I decided to take a break yesterday from my efforts toward a new site to "enjoy" a little science project. The short description is that it's a little Silverlight app that I'd like to run out-of-browser, talking to the server via a WCF service. Before I knew it, I felt like there was XML configuration everywhere.
It could have been worse, because I figured I'd use the Entity Framework. I came to my senses realizing that was overkill, and used LINQ to SQL instead (which, by the way, has it's own config quirks when it comes to connection strings). I've been a big fan of what WCF can do, in particular the ability to create various endpoints in different formats, but my use of it has only been in the context of suggesting it to others who have already built stuff with it. Yeah, so I got to learn all about the vast configuration options there.
There are days like this where I feel that XML has been christened the great configurator, able to solve every problem. There are some risks that go along with this, I think, that include a certain brittleness to build processes and more difficult debugging. I mean, exceptions around these things rarely say, "Hey, your config is wrong, stupid!"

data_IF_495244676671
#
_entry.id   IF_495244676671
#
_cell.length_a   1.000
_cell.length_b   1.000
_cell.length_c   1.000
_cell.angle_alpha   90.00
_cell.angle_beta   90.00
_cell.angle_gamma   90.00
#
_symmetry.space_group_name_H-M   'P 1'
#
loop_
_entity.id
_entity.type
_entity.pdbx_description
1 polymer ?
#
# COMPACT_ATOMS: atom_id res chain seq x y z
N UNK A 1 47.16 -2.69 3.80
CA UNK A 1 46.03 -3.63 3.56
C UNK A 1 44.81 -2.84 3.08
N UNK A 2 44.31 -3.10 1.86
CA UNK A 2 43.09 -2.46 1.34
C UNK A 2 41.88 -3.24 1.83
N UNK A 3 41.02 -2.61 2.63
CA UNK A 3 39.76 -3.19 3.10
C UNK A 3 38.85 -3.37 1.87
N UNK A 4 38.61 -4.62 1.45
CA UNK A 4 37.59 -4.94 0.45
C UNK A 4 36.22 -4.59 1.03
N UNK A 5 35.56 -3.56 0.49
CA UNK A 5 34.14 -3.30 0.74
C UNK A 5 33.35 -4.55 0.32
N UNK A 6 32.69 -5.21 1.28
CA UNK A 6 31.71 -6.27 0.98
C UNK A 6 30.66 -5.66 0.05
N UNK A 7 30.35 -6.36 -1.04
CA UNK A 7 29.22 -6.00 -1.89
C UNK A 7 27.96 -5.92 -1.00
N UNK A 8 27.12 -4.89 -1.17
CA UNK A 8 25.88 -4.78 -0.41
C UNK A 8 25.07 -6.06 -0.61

And even going beyond my science project, jump in with an IoC framework and find yourself in even more XML configuration hell. (Insert Ninject plug here... awesome stuff.) It gets to be a little out of control.
I wonder how we got to this point. I wonder if ultimate control via XML is actually more trouble than it's worth. My gut is that for 90% of development work done worldwide, it's totally not necessary. That makes me wonder why I'm chasing it around today.